Here are the key findings of our work.
There are global turning points in the path of pay inequality. They occur around 1971, around 1980, and around 2000. These correspond in each case to major shifts in the worldwide financial regime: to the breakdown of Bretton Woods, to the outbreak of the global debt crisis, and to return to low interest rates and rising commodity prices that followed the NASDAQ slump and the 9/11 attacks, along with the rise of China in world trade. Inequality as a global trend fell after the first turning point, rose sharply for two decades after the second, and stabilized or declined slightly after the third. From these facts, we know that global forces, and not idiosyncratic national forces dependent on the whims of national policymakers, are mainly driving the movement of inequalities around the world.
We know also that there are regional patterns, corresponding to patterns of economic integration, so that again the national or the local market unit is not the correct one with which to analyse inequalities.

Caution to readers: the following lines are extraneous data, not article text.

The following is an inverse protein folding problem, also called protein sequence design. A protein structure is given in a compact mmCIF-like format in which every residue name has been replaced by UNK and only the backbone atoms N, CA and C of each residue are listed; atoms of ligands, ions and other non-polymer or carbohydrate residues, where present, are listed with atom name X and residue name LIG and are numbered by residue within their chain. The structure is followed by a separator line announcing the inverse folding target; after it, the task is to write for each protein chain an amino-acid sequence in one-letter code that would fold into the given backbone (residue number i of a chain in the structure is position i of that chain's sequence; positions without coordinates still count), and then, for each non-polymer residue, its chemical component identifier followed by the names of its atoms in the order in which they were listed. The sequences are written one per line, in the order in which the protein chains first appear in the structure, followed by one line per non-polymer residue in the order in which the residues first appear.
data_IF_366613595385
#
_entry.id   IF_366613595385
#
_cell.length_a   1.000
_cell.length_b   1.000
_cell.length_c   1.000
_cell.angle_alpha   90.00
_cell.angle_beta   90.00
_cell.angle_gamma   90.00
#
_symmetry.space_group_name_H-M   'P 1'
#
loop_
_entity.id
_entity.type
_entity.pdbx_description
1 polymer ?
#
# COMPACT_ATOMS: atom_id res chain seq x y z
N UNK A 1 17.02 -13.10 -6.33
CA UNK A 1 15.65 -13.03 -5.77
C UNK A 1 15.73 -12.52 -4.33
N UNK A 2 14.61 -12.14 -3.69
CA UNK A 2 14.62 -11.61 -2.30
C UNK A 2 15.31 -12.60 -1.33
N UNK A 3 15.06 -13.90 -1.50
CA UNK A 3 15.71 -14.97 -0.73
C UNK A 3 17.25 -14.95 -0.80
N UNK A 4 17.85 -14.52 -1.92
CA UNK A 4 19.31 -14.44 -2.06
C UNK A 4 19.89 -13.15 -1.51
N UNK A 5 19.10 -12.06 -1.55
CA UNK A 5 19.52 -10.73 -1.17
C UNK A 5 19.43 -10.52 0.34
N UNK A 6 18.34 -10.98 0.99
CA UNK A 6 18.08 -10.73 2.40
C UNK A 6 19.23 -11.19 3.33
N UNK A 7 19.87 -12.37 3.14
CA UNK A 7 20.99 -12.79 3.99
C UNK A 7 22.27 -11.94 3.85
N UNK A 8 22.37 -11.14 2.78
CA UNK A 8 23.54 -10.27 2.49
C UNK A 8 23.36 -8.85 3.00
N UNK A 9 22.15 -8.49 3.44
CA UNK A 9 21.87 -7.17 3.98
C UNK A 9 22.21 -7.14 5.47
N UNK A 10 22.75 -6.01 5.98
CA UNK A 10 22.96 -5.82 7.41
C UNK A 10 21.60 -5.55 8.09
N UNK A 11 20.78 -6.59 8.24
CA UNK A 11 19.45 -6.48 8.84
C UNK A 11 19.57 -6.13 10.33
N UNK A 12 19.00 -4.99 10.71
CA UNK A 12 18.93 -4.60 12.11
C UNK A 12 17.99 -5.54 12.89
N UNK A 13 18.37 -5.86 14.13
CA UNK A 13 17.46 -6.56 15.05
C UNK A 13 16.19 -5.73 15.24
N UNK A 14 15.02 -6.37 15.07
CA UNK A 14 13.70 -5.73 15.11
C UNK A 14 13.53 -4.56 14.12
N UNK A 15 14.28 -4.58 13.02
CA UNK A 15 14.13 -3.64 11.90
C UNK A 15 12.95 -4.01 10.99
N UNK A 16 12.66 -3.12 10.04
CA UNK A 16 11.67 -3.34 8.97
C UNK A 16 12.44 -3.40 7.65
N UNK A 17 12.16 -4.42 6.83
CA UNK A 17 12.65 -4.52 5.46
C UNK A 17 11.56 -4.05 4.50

There is a close correspondence between pay inequality measured across industrial sectors and income inequalities measured across households, for most countries for which both types of information exist. The advantage of pay inequality measures is that one can compute many more of them, filling in the global coverage and the historical record. No doubt, tax records can supplement this information for top earners, but for broad international comparisons they aren't available, while the varying coverage of tax filers and definitions of income and of households makes comparative information from tax files problematic.
Institutions and political changes and wars and revolutions affect the timing and abruptness of changes in inequalities, largely dictated by outside pressure.